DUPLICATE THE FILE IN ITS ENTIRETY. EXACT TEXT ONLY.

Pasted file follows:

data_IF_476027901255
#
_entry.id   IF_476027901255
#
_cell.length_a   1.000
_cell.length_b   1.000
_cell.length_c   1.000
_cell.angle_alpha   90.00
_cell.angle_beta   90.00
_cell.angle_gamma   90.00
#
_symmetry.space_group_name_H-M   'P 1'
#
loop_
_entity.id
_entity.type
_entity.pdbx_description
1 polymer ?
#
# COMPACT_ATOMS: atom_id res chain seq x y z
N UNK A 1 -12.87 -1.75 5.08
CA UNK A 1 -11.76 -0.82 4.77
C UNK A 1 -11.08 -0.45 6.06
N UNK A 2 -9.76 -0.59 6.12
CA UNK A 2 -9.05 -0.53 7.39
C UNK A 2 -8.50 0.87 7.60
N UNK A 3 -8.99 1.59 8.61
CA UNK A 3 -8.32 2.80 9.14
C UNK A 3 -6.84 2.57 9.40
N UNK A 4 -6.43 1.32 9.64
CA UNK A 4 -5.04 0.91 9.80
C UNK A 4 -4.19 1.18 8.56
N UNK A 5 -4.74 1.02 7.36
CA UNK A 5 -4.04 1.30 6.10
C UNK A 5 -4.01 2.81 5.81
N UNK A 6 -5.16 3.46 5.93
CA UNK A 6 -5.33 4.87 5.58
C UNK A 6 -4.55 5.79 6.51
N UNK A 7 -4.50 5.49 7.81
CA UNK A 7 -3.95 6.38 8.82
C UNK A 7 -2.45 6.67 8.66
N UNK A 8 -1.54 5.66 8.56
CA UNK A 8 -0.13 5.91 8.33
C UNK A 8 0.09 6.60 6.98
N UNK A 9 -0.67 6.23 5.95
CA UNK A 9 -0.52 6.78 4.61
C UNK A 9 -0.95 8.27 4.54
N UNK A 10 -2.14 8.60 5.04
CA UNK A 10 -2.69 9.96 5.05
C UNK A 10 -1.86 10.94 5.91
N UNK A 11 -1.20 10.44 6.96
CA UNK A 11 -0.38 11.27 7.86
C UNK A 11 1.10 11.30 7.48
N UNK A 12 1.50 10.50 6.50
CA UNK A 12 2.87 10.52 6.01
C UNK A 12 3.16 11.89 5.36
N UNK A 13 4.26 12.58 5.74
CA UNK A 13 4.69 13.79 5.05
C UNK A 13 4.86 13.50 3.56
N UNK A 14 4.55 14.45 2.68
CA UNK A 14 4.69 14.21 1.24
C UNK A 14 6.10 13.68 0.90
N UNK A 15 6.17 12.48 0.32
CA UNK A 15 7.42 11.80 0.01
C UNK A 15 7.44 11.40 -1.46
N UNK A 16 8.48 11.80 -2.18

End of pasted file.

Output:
data_IF_476027901255
#
_entry.id   IF_476027901255
#
_cell.length_a   1.000
_cell.length_b   1.000
_cell.length_c   1.000
_cell.angle_alpha   90.00
_cell.angle_beta   90.00
_cell.angle_gamma   90.00
#
_symmetry.space_group_name_H-M   'P 1'
#
loop_
_entity.id
_entity.type
_entity.pdbx_description
1 polymer ?
#
# COMPACT_ATOMS: atom_id res chain seq x y z
N UNK A 1 -12.87 -1.75 5.08
CA UNK A 1 -11.76 -0.82 4.77
C UNK A 1 -11.08 -0.45 6.06
N UNK A 2 -9.76 -0.59 6.12
CA UNK A 2 -9.05 -0.53 7.39
C UNK A 2 -8.50 0.87 7.60
N UNK A 3 -8.99 1.59 8.61
CA UNK A 3 -8.32 2.80 9.14
C UNK A 3 -6.84 2.57 9.40
N UNK A 4 -6.43 1.32 9.64
CA UNK A 4 -5.04 0.91 9.80
C UNK A 4 -4.19 1.18 8.56
N UNK A 5 -4.74 1.02 7.36
CA UNK A 5 -4.04 1.30 6.10
C UNK A 5 -4.01 2.81 5.81
N UNK A 6 -5.16 3.46 5.93
CA UNK A 6 -5.33 4.87 5.58
C UNK A 6 -4.55 5.79 6.51
N UNK A 7 -4.50 5.49 7.81
CA UNK A 7 -3.95 6.38 8.82
C UNK A 7 -2.45 6.67 8.66
N UNK A 8 -1.54 5.66 8.56
CA UNK A 8 -0.13 5.91 8.33
C UNK A 8 0.09 6.60 6.98
N UNK A 9 -0.67 6.23 5.95
CA UNK A 9 -0.52 6.78 4.61
C UNK A 9 -0.95 8.27 4.54
N UNK A 10 -2.14 8.60 5.04
CA UNK A 10 -2.69 9.96 5.05
C UNK A 10 -1.86 10.94 5.91
N UNK A 11 -1.20 10.44 6.96
CA UNK A 11 -0.38 11.27 7.86
C UNK A 11 1.10 11.30 7.48
N UNK A 12 1.50 10.50 6.50
CA UNK A 12 2.87 10.52 6.01
C UNK A 12 3.16 11.89 5.36
N UNK A 13 4.26 12.58 5.74
CA UNK A 13 4.69 13.79 5.05
C UNK A 13 4.86 13.50 3.56
N UNK A 14 4.55 14.45 2.68
CA UNK A 14 4.69 14.21 1.24
C UNK A 14 6.10 13.68 0.90
N UNK A 15 6.17 12.48 0.32
CA UNK A 15 7.42 11.80 0.01
C UNK A 15 7.44 11.40 -1.46
N UNK A 16 8.48 11.80 -2.18